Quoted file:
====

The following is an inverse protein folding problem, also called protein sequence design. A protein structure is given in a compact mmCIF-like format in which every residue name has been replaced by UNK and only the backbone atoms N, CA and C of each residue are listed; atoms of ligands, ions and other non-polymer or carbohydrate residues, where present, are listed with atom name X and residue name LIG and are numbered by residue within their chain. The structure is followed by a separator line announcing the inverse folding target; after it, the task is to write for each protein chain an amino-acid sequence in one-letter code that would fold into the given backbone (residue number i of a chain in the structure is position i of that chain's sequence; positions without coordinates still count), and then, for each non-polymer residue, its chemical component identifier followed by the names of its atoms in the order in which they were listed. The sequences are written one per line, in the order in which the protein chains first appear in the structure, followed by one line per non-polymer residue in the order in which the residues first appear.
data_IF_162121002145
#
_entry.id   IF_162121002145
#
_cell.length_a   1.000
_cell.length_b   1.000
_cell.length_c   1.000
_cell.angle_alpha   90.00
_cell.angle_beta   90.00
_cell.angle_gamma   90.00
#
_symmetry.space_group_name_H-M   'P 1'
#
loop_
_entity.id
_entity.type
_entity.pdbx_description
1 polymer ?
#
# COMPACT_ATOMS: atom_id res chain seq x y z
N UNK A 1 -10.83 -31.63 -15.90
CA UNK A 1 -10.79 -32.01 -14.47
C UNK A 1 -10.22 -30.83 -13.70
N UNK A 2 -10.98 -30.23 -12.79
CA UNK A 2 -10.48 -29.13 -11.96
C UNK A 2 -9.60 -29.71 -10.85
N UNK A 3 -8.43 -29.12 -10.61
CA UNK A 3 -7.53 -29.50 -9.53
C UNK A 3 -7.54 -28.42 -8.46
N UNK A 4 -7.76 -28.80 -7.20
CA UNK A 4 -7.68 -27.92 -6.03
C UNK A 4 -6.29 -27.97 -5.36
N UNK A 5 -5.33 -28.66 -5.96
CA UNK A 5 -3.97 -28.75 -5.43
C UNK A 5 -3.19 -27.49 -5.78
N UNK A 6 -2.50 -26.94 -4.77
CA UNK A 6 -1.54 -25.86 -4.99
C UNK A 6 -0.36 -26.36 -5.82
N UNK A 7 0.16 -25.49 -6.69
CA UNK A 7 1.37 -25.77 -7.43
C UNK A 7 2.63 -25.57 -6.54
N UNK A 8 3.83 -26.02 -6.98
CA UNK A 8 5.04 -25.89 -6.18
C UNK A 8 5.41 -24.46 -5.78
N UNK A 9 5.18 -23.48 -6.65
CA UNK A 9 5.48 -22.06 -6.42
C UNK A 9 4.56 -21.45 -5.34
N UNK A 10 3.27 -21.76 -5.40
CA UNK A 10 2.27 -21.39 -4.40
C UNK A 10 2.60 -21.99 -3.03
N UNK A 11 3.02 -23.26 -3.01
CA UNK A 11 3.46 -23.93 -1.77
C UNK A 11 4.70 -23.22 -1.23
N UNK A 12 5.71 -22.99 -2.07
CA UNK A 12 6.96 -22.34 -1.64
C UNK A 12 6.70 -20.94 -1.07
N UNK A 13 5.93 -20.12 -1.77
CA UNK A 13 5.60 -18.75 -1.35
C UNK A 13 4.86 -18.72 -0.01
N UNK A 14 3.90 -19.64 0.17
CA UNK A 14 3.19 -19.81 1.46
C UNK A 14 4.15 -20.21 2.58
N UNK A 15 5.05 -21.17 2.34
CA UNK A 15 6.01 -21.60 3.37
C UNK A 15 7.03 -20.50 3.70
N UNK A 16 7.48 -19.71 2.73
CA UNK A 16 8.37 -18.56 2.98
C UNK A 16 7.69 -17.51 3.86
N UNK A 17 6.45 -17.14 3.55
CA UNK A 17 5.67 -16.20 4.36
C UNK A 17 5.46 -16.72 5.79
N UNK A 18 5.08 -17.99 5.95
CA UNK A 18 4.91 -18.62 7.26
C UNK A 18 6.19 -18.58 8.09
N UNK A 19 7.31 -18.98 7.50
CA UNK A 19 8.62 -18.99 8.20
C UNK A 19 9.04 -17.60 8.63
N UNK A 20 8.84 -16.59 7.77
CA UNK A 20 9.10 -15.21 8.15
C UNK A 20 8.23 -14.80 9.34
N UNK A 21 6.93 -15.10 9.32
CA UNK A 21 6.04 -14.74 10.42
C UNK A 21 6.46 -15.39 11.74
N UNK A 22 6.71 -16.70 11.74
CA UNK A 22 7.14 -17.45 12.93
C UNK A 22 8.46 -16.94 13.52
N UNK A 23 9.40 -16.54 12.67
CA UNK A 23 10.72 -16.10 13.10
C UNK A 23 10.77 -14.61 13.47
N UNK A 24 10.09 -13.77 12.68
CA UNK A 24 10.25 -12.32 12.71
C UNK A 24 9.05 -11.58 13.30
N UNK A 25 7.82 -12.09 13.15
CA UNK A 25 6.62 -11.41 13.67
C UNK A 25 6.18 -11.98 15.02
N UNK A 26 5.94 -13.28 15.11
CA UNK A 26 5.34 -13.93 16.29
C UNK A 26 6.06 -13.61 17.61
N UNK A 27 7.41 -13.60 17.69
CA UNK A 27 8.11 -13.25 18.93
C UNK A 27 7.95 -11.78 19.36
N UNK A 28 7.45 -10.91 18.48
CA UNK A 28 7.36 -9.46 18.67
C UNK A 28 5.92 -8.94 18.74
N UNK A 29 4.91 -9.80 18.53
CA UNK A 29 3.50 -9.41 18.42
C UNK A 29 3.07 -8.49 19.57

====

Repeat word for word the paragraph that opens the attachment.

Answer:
The following is an inverse protein folding problem, also called protein sequence design. A protein structure is given in a compact mmCIF-like format in which every residue name has been replaced by UNK and only the backbone atoms N, CA and C of each residue are listed; atoms of ligands, ions and other non-polymer or carbohydrate residues, where present, are listed with atom name X and residue name LIG and are numbered by residue within their chain. The structure is followed by a separator line announcing the inverse folding target; after it, the task is to write for each protein chain an amino-acid sequence in one-letter code that would fold into the given backbone (residue number i of a chain in the structure is position i of that chain's sequence; positions without coordinates still count), and then, for each non-polymer residue, its chemical component identifier followed by the names of its atoms in the order in which they were listed. The sequences are written one per line, in the order in which the protein chains first appear in the structure, followed by one line per non-polymer residue in the order in which the residues first appear.